Eastern Gate

 

This used to be the widest and most improtant of Philippopolis's streets, the only one with broad side-walksThis used to be the widest and most improtant of Philippopolis's streets, the only one with broad side-walks

The Marcomannic invasion never happened and life around the Eastern Gate and the arch continued undisturbed. It was put to an end in 251, when the Goths ravaged the city. Philippopolis recovered from destruction, and in the 4th Centuries the area around the Eastern Gate changed yet again.

The old fortress wall was torn down. A new one, from stone and brick, was built a dozens meters north of it, this time including the remains of the arch. The arch was turned, often with reuse of older stones and decoration, into the new Eastern Gate of Philippopolis. Its old design was kept – the gate had one main entrance and two narrower ones. Two towers protected the entrances of the gate from attack.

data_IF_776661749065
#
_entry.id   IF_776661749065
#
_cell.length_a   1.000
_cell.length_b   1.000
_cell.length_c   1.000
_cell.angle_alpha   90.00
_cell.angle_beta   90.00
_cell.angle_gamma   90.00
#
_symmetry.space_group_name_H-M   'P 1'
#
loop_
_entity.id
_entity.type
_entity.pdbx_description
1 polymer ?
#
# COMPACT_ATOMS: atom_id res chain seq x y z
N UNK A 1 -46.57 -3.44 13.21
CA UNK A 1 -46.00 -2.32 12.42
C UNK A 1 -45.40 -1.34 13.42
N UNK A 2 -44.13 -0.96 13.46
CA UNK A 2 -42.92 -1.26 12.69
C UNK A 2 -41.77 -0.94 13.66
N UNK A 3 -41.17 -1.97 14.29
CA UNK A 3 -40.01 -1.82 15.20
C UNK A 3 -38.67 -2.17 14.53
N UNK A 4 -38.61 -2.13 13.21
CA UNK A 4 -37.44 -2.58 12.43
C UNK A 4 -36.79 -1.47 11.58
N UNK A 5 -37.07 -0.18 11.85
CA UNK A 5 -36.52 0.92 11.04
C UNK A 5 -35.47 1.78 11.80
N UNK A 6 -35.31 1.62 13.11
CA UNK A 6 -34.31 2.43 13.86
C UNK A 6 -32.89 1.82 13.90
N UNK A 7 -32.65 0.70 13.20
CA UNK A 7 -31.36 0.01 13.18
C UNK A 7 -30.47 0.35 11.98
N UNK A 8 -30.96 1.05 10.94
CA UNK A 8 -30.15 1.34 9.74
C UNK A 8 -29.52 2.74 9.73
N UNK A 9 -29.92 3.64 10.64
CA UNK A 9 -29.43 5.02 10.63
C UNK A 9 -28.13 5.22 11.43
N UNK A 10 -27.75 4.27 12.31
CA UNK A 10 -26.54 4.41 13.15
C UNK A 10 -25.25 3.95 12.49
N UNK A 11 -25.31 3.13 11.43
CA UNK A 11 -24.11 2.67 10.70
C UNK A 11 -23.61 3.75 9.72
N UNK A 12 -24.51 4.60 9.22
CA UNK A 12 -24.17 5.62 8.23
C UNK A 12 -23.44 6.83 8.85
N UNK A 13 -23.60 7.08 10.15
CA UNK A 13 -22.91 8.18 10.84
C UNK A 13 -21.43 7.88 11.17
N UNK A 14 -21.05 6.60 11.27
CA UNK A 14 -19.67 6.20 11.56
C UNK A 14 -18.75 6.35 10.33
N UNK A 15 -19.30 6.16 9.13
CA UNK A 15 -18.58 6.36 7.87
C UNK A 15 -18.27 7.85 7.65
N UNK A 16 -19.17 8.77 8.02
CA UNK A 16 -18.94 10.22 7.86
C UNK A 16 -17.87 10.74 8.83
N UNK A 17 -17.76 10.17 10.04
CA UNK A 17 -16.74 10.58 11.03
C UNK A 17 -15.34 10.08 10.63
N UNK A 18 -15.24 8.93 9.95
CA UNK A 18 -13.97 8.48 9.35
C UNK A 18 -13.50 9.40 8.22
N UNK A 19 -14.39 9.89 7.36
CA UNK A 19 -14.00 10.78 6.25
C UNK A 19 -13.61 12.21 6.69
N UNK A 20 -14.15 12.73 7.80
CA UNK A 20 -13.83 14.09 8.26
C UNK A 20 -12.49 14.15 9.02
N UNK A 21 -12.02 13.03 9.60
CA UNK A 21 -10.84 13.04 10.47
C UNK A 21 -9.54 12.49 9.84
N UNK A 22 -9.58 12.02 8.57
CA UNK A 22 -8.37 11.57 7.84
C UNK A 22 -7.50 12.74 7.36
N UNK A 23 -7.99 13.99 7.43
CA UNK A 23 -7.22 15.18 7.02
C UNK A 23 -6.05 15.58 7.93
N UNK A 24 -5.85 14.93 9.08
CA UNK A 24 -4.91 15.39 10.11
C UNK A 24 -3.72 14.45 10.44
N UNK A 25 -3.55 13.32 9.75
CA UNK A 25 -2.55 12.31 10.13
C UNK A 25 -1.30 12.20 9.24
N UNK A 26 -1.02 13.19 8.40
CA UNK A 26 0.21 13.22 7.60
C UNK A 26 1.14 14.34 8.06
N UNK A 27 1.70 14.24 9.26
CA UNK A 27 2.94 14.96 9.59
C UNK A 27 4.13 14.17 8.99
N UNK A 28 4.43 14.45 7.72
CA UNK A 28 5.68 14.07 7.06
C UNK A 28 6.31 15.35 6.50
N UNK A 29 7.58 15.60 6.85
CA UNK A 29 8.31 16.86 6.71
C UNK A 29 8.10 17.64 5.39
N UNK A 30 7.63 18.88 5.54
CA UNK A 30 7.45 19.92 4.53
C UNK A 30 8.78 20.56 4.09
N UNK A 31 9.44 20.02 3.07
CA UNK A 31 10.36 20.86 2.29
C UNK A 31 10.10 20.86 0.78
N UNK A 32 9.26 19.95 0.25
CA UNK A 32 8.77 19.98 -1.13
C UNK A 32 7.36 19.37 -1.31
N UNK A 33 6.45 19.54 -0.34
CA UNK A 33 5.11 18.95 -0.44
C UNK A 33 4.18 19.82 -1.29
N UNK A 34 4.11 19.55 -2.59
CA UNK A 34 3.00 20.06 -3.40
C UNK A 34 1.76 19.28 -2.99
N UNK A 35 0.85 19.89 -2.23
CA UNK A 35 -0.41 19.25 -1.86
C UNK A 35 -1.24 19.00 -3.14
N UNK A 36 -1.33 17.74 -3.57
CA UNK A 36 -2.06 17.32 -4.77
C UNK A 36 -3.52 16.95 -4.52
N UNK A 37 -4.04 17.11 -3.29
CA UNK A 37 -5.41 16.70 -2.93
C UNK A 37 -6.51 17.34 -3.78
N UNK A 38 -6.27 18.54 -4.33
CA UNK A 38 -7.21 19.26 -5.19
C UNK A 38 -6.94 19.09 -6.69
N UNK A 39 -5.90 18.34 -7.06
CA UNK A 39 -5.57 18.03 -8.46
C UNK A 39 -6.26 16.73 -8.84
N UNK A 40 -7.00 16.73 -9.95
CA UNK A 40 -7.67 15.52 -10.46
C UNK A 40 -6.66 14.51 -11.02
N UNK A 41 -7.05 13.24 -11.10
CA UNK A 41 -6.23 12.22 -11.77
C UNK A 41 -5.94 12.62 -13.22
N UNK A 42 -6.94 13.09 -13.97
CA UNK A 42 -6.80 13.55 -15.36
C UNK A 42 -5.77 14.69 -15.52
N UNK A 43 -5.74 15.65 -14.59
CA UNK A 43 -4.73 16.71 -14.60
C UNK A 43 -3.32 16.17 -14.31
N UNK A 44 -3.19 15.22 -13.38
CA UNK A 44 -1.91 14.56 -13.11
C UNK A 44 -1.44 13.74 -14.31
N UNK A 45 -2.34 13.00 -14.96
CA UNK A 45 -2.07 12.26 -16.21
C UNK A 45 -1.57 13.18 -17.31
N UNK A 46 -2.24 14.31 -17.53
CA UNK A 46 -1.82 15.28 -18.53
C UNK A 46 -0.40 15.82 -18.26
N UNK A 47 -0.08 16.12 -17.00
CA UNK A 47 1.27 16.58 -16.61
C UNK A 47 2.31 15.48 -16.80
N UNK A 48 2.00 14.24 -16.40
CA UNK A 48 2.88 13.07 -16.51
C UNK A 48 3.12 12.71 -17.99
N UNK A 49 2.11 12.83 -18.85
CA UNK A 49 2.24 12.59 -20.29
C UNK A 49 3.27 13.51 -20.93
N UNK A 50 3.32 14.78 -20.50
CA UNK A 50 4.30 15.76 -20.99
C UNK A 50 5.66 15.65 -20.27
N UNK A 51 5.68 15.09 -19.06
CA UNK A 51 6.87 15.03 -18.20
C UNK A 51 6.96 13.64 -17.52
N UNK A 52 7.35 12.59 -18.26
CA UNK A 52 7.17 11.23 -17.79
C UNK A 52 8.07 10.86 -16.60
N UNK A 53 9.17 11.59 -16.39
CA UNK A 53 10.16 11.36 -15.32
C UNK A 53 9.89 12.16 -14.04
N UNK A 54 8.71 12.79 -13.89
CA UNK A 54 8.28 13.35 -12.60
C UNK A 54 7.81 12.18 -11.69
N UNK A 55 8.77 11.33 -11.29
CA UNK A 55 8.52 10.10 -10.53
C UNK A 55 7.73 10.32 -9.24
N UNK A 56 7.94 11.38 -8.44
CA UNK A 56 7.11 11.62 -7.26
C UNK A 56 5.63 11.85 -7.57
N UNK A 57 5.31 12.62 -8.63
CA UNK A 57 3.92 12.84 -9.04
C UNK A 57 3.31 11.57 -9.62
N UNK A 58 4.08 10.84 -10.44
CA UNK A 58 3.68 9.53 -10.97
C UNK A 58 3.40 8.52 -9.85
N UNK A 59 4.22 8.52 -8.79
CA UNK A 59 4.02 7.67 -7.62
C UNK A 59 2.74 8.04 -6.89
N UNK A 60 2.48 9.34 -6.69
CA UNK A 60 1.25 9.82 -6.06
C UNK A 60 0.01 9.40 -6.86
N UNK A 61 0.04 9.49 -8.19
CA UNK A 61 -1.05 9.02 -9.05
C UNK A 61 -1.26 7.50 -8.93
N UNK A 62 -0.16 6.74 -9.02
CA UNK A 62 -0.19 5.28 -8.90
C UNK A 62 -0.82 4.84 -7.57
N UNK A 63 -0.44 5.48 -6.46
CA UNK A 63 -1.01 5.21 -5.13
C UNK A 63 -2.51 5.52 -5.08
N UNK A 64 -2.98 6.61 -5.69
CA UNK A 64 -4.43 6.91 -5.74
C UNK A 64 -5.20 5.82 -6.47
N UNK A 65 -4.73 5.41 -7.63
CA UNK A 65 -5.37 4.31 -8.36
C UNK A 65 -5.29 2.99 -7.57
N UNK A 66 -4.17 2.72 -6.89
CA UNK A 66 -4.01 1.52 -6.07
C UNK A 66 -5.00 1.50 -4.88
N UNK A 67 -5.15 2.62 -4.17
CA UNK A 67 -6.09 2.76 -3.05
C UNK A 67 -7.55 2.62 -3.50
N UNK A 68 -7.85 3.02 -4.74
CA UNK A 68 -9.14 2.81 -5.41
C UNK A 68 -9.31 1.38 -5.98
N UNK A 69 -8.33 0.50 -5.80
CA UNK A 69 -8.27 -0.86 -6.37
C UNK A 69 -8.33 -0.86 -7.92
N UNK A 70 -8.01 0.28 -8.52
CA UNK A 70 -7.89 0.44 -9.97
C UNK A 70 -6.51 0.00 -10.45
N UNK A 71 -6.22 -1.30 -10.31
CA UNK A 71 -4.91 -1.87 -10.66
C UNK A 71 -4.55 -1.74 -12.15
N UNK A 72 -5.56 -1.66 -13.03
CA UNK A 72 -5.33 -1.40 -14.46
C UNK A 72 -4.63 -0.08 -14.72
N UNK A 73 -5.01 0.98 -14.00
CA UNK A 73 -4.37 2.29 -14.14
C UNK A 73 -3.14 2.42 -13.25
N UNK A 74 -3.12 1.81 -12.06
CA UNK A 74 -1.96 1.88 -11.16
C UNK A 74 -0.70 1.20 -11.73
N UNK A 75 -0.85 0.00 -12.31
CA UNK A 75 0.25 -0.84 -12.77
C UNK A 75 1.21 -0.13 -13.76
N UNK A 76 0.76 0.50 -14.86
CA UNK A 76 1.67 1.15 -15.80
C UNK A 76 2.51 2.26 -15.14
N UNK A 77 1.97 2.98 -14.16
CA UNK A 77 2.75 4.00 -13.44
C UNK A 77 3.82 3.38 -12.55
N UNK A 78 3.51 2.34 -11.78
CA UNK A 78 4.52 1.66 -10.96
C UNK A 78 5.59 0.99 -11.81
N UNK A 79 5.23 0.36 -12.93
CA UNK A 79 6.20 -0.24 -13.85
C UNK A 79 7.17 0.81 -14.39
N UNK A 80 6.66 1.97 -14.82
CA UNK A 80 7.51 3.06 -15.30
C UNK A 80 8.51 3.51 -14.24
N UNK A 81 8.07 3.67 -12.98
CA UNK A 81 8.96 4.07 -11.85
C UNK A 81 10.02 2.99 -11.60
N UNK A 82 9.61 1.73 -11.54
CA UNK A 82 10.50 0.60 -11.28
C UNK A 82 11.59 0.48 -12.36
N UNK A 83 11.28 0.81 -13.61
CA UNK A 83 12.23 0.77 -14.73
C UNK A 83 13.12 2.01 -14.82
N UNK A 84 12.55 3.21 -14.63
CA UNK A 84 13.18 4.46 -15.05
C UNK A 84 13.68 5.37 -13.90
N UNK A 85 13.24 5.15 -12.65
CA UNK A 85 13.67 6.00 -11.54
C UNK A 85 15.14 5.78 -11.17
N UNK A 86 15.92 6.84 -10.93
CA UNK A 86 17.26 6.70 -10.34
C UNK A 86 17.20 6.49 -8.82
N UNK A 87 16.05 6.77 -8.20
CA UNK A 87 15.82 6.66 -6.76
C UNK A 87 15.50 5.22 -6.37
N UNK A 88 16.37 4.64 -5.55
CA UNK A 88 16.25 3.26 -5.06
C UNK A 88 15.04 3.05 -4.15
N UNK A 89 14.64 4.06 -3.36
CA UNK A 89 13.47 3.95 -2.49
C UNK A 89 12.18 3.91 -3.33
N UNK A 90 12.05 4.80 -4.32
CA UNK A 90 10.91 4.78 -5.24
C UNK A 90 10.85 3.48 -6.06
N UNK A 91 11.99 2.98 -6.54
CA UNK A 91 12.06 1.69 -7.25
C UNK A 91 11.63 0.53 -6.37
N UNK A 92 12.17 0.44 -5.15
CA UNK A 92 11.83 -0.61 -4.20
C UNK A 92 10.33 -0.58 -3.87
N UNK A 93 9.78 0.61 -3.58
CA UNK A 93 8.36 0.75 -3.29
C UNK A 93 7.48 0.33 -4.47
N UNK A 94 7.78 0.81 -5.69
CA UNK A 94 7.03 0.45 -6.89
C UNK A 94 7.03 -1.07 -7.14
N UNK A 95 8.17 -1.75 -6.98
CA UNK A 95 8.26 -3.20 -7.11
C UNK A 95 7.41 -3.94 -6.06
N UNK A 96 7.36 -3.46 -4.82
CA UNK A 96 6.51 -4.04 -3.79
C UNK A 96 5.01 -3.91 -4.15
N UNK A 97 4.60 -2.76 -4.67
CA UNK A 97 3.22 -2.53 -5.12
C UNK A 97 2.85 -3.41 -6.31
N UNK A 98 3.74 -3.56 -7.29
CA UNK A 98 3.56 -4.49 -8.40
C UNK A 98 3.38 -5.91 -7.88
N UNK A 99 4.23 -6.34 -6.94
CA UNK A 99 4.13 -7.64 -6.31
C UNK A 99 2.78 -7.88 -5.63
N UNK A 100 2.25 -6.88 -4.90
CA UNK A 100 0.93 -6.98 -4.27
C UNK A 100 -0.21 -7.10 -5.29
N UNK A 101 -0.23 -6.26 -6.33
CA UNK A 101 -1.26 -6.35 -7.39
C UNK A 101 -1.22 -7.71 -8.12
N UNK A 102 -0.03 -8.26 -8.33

The erstwhile memorial of a imperial visit became the biggest and most important of the city gates of Philippopolis. Its prominence rose even more after 330, when Emperor Constantine I (306-337) made Byzantium the capital and renamed it Constantinople.

Everything around the gate indicated its importance. The widest and the most elaborate of the city streets led to it. Covered with big syenite slabs and being more than 13 meters wide, the street was the only one in Philippopolis with proper sidewalks instead of the usual side stones. Buildings with elaborate porticoes in the Corinthian style were on its two sides. What their purpose was is still debatable – they might had been barracks or an infirmary, or something different.